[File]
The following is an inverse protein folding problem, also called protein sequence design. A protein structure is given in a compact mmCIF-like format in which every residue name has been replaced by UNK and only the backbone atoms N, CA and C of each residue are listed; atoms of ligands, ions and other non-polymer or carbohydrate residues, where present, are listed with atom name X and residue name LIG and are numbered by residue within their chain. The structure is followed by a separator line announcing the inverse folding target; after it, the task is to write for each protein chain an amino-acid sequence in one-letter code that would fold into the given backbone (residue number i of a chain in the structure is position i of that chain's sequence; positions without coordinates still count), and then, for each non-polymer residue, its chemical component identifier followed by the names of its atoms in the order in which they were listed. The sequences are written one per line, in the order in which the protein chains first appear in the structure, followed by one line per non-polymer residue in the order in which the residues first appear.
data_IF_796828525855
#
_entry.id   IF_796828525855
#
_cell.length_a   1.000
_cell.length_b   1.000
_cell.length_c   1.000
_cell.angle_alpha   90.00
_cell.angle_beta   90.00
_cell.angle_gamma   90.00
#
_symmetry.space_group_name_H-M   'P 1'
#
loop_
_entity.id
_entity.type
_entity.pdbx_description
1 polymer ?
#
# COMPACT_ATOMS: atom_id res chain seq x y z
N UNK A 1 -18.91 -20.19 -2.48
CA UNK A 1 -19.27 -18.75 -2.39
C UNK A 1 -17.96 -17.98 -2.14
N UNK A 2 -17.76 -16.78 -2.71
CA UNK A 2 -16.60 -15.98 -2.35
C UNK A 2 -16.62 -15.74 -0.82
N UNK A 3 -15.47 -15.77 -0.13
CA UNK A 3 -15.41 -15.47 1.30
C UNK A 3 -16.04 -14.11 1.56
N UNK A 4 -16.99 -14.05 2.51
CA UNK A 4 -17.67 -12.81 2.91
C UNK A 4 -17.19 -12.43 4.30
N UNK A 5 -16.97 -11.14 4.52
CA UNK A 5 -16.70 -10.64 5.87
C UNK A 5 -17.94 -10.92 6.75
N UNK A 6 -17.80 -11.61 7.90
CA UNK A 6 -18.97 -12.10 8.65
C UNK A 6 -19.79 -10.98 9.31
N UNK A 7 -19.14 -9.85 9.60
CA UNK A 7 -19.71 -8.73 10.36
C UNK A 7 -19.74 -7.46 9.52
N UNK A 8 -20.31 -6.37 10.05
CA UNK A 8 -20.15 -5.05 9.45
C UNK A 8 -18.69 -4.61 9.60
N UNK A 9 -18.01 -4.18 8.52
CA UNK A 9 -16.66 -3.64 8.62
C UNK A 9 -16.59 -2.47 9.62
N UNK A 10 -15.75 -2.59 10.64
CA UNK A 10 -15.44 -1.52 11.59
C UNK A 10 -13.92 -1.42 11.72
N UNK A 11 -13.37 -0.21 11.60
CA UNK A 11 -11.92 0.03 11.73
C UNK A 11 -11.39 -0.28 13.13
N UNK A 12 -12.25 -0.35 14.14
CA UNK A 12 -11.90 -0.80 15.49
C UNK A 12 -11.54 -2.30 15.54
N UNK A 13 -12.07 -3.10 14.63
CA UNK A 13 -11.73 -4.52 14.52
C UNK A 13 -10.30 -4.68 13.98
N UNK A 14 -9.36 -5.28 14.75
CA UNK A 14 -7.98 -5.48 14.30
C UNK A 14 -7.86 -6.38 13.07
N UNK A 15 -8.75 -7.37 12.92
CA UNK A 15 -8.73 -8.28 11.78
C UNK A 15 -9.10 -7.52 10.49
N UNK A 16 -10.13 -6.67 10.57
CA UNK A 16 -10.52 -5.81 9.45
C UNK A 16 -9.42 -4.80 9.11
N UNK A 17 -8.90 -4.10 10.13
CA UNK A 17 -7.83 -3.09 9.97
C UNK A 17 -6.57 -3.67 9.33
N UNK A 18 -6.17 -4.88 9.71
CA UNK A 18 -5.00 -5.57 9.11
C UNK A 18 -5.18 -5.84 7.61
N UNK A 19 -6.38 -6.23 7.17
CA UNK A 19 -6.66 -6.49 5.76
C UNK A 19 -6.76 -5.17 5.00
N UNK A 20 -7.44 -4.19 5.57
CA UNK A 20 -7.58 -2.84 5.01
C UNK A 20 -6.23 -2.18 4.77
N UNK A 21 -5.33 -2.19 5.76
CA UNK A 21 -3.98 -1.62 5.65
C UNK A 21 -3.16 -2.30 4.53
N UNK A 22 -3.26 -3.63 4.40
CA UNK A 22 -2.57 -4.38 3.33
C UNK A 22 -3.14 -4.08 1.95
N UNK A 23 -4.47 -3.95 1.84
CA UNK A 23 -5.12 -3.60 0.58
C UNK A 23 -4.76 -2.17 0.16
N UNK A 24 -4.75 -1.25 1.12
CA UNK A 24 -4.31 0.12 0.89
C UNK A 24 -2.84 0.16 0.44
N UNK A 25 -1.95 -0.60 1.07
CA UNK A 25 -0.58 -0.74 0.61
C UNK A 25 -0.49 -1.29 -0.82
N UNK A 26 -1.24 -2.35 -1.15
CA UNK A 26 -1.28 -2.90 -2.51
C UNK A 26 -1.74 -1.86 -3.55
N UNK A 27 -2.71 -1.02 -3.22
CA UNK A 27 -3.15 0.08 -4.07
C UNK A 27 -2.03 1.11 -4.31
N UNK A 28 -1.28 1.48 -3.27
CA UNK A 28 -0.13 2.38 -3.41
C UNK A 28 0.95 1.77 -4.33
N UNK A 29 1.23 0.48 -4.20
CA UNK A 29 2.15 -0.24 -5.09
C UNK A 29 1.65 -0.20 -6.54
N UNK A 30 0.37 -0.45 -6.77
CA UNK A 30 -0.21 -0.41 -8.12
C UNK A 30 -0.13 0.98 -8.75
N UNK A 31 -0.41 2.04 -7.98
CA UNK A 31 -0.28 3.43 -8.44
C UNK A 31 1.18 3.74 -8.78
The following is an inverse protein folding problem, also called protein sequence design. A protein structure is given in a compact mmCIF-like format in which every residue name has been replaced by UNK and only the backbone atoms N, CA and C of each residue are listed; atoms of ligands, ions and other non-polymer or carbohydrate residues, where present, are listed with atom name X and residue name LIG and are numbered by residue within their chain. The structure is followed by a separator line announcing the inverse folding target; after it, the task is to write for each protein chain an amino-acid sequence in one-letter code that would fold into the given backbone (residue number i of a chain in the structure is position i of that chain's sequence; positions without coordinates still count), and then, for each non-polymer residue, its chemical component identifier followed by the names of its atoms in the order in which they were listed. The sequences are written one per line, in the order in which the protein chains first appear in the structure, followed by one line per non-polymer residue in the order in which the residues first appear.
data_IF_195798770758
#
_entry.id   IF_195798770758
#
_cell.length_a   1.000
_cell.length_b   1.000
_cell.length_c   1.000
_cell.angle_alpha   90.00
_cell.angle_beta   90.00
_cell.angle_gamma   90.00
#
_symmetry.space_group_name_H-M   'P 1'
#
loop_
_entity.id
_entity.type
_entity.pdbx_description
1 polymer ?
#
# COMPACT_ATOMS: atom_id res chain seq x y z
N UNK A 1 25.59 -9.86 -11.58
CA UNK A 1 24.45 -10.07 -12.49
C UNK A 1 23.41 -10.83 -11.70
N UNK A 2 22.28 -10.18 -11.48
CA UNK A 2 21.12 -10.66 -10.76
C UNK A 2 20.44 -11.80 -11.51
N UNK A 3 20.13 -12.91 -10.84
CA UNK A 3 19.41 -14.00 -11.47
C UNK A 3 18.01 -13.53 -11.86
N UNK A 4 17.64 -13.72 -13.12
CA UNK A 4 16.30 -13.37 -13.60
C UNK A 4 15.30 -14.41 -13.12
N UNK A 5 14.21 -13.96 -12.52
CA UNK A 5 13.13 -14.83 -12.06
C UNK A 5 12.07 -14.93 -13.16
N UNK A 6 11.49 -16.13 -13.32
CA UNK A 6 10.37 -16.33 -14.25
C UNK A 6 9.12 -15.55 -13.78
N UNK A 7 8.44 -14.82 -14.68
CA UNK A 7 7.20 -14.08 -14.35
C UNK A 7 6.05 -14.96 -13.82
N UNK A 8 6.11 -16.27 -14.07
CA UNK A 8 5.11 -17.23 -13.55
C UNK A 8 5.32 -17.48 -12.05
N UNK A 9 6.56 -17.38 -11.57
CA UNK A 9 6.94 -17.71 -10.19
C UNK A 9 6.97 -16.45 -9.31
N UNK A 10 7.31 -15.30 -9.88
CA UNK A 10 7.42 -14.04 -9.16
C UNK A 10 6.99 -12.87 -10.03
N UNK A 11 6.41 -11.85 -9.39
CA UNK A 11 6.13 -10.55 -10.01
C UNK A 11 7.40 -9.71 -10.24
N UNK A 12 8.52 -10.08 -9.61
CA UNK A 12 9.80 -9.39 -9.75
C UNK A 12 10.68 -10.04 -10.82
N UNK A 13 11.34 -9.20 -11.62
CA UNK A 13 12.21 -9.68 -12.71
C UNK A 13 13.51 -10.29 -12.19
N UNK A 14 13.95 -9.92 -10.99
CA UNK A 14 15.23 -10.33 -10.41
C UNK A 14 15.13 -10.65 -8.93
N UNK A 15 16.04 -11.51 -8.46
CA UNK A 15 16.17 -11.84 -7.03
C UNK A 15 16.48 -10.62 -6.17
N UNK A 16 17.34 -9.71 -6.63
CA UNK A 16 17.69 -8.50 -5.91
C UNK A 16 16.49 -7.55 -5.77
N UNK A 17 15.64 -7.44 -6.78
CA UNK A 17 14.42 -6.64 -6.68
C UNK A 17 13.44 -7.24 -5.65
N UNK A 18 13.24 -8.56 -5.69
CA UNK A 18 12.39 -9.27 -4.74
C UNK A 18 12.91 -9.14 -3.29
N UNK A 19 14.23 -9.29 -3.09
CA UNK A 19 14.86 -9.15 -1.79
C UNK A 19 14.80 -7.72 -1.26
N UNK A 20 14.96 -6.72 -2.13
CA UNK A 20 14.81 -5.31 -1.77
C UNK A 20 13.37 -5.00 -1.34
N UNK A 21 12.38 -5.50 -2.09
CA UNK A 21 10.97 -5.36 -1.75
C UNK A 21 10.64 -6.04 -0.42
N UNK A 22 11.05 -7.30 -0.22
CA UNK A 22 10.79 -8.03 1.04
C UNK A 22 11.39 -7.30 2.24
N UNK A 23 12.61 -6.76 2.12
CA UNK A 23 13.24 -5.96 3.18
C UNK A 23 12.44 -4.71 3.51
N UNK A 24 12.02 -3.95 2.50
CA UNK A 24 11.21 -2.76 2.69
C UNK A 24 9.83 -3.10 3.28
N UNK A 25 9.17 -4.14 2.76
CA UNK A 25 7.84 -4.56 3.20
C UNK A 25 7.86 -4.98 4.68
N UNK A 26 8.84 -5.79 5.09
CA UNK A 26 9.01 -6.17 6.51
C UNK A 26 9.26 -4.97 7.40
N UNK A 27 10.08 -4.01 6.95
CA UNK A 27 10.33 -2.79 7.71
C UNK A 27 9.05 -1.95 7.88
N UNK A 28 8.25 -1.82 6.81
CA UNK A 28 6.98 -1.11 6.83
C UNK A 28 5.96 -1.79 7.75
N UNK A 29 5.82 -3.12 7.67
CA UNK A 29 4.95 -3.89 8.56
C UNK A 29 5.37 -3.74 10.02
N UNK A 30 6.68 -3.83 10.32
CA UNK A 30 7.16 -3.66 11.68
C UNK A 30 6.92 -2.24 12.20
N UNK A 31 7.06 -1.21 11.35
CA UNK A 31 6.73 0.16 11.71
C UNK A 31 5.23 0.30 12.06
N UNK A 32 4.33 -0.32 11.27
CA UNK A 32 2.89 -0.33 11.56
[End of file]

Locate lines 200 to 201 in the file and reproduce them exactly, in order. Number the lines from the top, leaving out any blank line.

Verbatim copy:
CA UNK A 22 10.79 -8.03 1.04
C UNK A 22 11.39 -7.30 2.24